Starting & Parking In The Xfinity/Truck Series

While starting and parking became nonexistent in the Cup Series as the 2010s progressed, we saw instances of it occurring up until 2021. However, as in the NASCAR Cup Series, the overall number of instances of starting and parking dwindled as the 2010s turned into the 2020s. As in the Cup Series, one major reason stemmed from lower prize money. 

Like the Cup Series, neither the Xfinity nor Truck Series releases its purses, though leaked reports of last-place winnings sat no higher than $10,000 for the Xfinity Series and up to $7,500 for the Truck Series. The costs of hauling a car or truck plus an entire team to a racetrack, just to earn a few thousand dollars, is not a sound investment in the eyes of many car owners. 

Before the prize money dwindled, some teams regularly started and parked in the Xfinity and Truck Series. Below are two of the most notorious examples of starting and parking in the Xfinity Series during the 2000s and 2010s. 

2nd Chance Motorsports

Perhaps the most bizarre start and park team in NASCAR history, Xfinity or Cup, was 2nd Chance Motorsports. This team debuted in 2010 and appeared in five races that season, with Tim Andrews as their driver. In 2011, they hired Jennifer Jo Cobb to pilot the ride early in the year. 

Cobb refused to start and park at Bristol when she was informed she would not be in the car the following weekend at Auto Club, prompting her and the team to abandon the event. This led the team to turn back to Tim Andrews to drive in the following nine races. Following the race at Chicagoland, the team abruptly disbanded, with owner Rick Russell firing Andrews and the entire crew.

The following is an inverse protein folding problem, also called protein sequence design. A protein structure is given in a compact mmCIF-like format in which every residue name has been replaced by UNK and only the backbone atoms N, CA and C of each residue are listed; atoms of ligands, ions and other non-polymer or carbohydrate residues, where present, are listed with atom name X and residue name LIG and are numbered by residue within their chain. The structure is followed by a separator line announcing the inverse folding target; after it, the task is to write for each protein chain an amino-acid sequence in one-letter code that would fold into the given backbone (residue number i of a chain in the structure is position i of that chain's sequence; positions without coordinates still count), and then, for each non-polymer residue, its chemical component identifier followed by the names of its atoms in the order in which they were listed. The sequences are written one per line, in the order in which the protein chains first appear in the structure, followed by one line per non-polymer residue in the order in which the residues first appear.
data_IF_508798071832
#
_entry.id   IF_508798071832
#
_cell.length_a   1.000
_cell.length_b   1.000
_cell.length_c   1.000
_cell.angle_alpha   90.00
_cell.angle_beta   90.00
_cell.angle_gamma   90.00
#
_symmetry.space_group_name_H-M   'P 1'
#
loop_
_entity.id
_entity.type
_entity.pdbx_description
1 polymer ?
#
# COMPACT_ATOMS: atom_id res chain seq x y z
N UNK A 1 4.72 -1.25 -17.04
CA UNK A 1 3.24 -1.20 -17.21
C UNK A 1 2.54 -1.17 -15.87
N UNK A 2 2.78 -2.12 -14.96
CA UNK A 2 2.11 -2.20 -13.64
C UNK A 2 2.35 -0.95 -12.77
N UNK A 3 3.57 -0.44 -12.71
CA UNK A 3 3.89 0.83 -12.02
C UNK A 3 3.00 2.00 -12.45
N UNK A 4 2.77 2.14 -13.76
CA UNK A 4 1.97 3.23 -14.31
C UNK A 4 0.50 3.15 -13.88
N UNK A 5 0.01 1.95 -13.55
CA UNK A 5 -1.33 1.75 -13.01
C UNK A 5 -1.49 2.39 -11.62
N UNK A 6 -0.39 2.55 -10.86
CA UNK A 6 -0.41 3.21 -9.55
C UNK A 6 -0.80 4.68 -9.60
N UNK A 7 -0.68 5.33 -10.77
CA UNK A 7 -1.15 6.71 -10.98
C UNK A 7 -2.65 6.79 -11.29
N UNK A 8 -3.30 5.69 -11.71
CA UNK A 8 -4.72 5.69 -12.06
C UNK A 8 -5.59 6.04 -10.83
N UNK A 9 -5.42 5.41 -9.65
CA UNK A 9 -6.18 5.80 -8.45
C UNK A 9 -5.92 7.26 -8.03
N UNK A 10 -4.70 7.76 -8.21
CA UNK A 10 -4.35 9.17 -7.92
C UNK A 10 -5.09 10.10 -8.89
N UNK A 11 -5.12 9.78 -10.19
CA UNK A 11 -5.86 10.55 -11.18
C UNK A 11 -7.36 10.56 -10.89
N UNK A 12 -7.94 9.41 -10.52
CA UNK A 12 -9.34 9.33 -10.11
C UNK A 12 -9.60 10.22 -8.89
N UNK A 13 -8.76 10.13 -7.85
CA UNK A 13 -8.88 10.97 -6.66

Phil Parsons Racing

We touched on Phil Parsons Racing earlier, but they gained notoriety for starting and parking in the Xfinity Series in 2008 and 2009 with Johnny Chapman and Terry Cook fielding a pair of plain white cars. Chapman attempted to race in 59 of the 70 races held over both seasons, and he never finished higher than 35th. Cook primarily raced during the 2009 season, and never finished higher than 37th. 

In 2008 and 2009, Chapman earned $915,503 for starting and parking. When you break it down, that’s about $16,000 per race. Also in 2009, Terry Cook took home $370,484 in 20 starts, or more than $18,500 per race. That’s nearly twice the amount last place finishers reported in 2021!

Final Thoughts

Starting and parking was a controversial practice in NASCAR because it guaranteed teams generous sums of money while saving on the costs of running an entire race. This became problematic, given the number of teams who showed up just to run a few laps to collect bottom-tier prize money. NASCAR has since gone out of its way to fix the issue, and it’s nearly nonexistent today.